Roman influence is also observable in Elvas by a high stone arch, announcing entrance to the most elevated parts of the town up near the castle:
In addition to all of these, the streets of Elvas old town are completely charming, with little wooden doors, narrow cobbled streets and cats everywhere. There’s also a neat military garden full of lush orange trees, several small museums, and even a Cemitério dos Ingleses (British Cemetery) where the graves of two British soldiers from the Peninsula War are found. I hadn’t heard of this war before living in Portugal, but I recently learned – both in Elvas and in Sintra, near Lisbon – that the British helped the Portuguese and Spanish to expel Napoleonic forces after they first occupied Portugal in 1807. In fact, Portugal and Britain have one of the oldest – possibly the oldest – bilateral alliances in the world.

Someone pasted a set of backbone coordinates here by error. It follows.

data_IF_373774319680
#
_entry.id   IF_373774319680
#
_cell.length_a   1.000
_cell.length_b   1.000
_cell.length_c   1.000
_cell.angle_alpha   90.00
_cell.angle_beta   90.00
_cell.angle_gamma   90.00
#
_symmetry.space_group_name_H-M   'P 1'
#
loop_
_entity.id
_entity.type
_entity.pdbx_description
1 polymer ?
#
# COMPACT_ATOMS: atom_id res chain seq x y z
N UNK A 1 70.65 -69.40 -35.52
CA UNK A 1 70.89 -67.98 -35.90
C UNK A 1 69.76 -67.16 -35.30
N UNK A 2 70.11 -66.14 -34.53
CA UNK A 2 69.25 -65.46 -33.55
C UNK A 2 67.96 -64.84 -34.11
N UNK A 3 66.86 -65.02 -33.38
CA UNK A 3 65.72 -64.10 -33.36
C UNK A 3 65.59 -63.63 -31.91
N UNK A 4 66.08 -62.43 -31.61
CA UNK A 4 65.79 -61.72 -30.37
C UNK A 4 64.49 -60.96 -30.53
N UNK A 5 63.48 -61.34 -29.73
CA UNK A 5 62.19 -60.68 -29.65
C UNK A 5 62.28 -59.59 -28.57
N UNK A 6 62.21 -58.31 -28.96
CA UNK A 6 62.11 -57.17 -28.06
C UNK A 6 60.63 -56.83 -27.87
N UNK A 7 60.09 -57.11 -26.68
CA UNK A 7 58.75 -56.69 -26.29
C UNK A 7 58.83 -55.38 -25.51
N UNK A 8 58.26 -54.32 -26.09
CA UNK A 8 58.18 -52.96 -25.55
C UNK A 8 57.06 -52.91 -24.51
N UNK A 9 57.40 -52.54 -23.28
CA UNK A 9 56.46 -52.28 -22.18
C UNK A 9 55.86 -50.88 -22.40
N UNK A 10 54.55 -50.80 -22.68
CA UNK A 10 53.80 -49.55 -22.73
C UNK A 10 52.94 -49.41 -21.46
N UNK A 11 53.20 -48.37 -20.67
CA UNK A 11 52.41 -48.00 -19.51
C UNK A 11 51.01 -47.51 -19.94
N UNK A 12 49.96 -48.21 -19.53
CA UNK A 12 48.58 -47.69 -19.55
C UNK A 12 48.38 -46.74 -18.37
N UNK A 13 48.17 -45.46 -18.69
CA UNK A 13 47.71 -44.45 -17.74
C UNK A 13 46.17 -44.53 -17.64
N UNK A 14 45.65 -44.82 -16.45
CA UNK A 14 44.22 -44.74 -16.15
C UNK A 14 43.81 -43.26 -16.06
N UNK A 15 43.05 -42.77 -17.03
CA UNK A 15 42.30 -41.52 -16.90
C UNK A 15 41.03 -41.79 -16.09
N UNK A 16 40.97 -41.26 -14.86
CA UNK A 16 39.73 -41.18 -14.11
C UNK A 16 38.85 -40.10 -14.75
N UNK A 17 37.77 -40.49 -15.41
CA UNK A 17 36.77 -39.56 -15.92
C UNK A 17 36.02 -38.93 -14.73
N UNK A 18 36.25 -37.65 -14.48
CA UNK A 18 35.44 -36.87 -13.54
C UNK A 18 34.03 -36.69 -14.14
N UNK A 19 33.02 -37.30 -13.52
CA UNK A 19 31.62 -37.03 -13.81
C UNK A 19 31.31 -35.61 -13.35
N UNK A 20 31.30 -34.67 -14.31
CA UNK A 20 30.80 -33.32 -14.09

The Peninsula War is also very important for its role in the creation of modern-day Brazil. In 1807, when Napoleonic forces were almost in Lisbon, the entire Portuguese royal family and some 15,000 adherents upped sticks and escaped to Brazil, building up what we today know as Rio de Janeiro and eventually declaring Brazil’s independence from their home country in 1822.
As the sun dipped lower in the winter skies and my day in Elvas came to an end, I walked up to yet another impressive fort just outside the town, the beautifully preserved 17th century Forte de Santa Luzia. From here, you can get probably the best view of Elvas from outside its walls. You can even see the aqueduct trundling in from the west.
The whole town is so beautifully preserved, it’s an absolute joy to explore. Big open skies, a general sense of expansiveness in the town’s open squares, and a welcoming attitude from the locals made this one of the nicest places I’ve been in Portugal so far. With its openly acknowledged Roman, Moorish, and Spanish influences, plus its strategic position close to Spain, Elvas has been that place which has given me the deeper historical context – pre-Salazar, pre-20th century – that I was searching for.